Social Networking Use Doubled: Future for Neuromarketing

Recent Pew Research found that 65% of adult online users are taking advantage of social media sites. That is more than double the 29% of users in 2008.  According to Pew, “The pace with which new users have flocked to social networking sites has been staggering; when we first asked about social networking sites in February of 2005, just 8% of internet users – or 5% of all adults – said they used them.”  With such an increase in adults frequenting social media sites, this could have a dramatic impact on how companies market their products.

Adults are making social networking a normal part of their daily routine.  The only part of daily Internet usage by adults that takes up more time than social networking was checking email and using search engines.   Women were more likely to use social networking than men. Young adult usage has been more stable, while older users are increasing their frequency. 

Half of American adults now use Facebook. This increase in how people use the Internet has a strong impact on how marketers must focus their advertising.  Previous research has already shown that women were more likely to use the “like” button on Facebook.  However, this requires action on the part of the user to hit the “like” button.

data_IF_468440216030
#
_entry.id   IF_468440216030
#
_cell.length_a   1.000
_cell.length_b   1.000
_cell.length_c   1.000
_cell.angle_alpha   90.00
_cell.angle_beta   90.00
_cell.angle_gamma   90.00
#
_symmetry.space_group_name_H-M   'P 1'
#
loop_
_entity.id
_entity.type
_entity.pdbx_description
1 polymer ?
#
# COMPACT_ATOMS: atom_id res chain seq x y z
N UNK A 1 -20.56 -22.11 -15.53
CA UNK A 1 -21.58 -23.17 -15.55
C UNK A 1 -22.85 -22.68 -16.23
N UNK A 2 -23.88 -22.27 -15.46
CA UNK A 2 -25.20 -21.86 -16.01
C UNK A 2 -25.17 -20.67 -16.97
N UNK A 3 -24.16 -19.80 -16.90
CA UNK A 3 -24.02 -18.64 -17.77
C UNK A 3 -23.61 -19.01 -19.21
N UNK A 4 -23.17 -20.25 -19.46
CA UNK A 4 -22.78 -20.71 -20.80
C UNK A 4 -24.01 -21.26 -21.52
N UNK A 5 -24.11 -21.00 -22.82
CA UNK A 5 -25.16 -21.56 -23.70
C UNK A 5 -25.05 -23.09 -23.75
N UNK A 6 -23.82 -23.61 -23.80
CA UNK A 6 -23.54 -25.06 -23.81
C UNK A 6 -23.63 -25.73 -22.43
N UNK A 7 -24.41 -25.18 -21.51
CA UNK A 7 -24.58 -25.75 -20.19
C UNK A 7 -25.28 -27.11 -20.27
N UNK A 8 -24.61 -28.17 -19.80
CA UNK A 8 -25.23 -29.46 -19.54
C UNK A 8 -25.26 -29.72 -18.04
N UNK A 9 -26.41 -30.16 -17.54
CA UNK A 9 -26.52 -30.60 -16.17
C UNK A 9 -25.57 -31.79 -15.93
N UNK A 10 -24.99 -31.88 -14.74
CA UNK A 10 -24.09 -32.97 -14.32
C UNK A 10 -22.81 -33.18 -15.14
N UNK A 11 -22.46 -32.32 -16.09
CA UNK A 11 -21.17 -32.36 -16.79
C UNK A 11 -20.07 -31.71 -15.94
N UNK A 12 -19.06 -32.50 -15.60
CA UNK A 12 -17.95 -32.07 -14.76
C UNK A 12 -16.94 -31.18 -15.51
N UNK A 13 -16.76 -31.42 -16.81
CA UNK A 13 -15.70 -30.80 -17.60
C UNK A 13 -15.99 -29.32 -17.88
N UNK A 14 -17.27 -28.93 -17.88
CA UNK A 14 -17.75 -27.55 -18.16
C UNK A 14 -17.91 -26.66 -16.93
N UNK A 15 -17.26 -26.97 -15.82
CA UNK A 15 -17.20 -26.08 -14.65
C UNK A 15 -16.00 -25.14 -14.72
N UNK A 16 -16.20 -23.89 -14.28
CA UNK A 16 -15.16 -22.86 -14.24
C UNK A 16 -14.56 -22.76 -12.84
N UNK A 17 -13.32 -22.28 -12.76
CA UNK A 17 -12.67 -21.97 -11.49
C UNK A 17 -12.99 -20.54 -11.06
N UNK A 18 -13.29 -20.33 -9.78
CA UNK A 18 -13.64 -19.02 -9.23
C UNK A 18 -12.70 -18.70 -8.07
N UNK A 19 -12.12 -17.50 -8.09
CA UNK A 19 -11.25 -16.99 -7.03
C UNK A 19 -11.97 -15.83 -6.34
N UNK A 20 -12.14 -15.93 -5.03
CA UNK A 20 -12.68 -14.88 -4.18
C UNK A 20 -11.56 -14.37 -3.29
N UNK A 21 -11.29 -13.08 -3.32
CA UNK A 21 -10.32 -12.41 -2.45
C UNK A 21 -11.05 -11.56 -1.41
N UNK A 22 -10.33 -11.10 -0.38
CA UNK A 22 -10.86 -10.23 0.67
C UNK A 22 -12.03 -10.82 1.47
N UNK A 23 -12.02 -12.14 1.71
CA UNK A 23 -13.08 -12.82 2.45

Now the trick would be to somehow combine neuromarketing with social networking. If there are QR readers that can read information, what is next . . . eye tracking programs to register product appeal?  Eye tracking is just one form of neuromarketing.  Neuromarketing is one of many routes that the future of advertising may be headed.  Several companies have used neuromarketing techniques.  “Frito-Lay has been studying female brains to learn how to better appeal to women. Findings showed the company should avoid pitches related to “guilt” and guilt-free and play up “healthy” associations.” 

Now if the programmers who created the QR reader can create an app for eye tracking, think of the neuromarketing possibilities.  If women are flocking to social media sites, companies like Frito-Lay could use these techniques to find out much more about the appeal of their products.  This possibility may not be so far off in the future.